Controversial increases and extensions to parking charges in Dorset could bring in an extra £800,000 for Dorset Council per year, a report has revealed.

There have been complaints about the lack of consultation over the issue and claims that new evening and Sunday charges could hit the area’s already struggling economy.

Dorset Council has said it had no need to consult as the matter was ‘operational’ with the decision being rubber stamped by highways portfolio holder Cllr Ray Bryan.

A report to councillors next week now quantifies for the first time the expected additional income the council hopes to see.

It says that extending the hours of charging from 6pm to 8pm will bring in a maximum of £330,200 after costs; that charging for Sunday parking will add another £96,000 and doubling the all day fee at Lyme Regis and West Bay from £2 to £4 will bring in an extra £362,600.

Not all car parks in the Dorset area are affected by the changes in the same way. Some places, such as Weymouth, already charge for Sunday parking, although the extending of parking times from 6pm to 8pm will have an effect in the resort. In Purbeck the council currently only charges for parking after 10am, but here the times will be changed to 8am to 8pm, as elsewhere across the area in council-run car parks.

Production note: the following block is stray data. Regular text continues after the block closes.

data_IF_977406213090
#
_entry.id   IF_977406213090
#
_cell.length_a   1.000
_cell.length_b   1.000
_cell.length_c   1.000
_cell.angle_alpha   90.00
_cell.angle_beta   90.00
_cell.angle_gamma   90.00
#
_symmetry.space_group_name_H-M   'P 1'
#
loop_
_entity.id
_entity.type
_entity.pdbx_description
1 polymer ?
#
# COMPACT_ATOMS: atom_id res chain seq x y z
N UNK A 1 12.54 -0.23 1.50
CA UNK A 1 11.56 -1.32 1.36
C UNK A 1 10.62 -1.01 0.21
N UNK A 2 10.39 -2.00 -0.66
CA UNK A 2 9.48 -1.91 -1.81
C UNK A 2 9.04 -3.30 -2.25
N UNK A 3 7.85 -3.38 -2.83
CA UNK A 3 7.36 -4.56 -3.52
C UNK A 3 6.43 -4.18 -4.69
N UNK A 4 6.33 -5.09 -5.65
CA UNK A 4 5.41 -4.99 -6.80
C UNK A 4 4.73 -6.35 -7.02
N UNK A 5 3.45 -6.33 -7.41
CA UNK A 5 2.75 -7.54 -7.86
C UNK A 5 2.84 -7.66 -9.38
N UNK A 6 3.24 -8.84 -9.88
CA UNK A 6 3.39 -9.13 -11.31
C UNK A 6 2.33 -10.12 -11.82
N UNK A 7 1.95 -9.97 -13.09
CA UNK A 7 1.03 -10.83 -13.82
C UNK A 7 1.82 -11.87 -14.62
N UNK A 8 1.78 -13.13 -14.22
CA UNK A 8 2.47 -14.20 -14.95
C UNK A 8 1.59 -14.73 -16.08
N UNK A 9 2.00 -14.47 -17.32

Although the council originally said that the changes did not need to be approved by councillors it says it will now bring the changes to the December Cabinet meeting with the recommendation that they are implemented ‘without delay.’

A report by strategic parking projects officer Elizabeth Murray says some of the charges have not risen since 2004  and no longer meet the current costs.

The report says that a notification letter of the changes was sent to 215 town and parish councils after the decision was made – with 15 responding.

Elsewhere the council collected 47 comments on its news website; 186 via its Facebook; 151 via the Dorset Echo website and 8 direct emails.

Of those unhappy with the decision, the biggest number complained about the negative impact on local businesses (35%) with eight per cent worried about people trying to park in residential streets to avoid the charges; seven per cent about the negative impact on evening businesses; five per cent concerned about the negative impact on residents and four per cent unhappy about the lack of consultation.

The council report states: “Due to the comments being from 0.13 per cent of the population, it cannot be used to reflect the views of all of Dorset Council residents.”

The report also claims that around five per cent of all public comments were positive about the changes.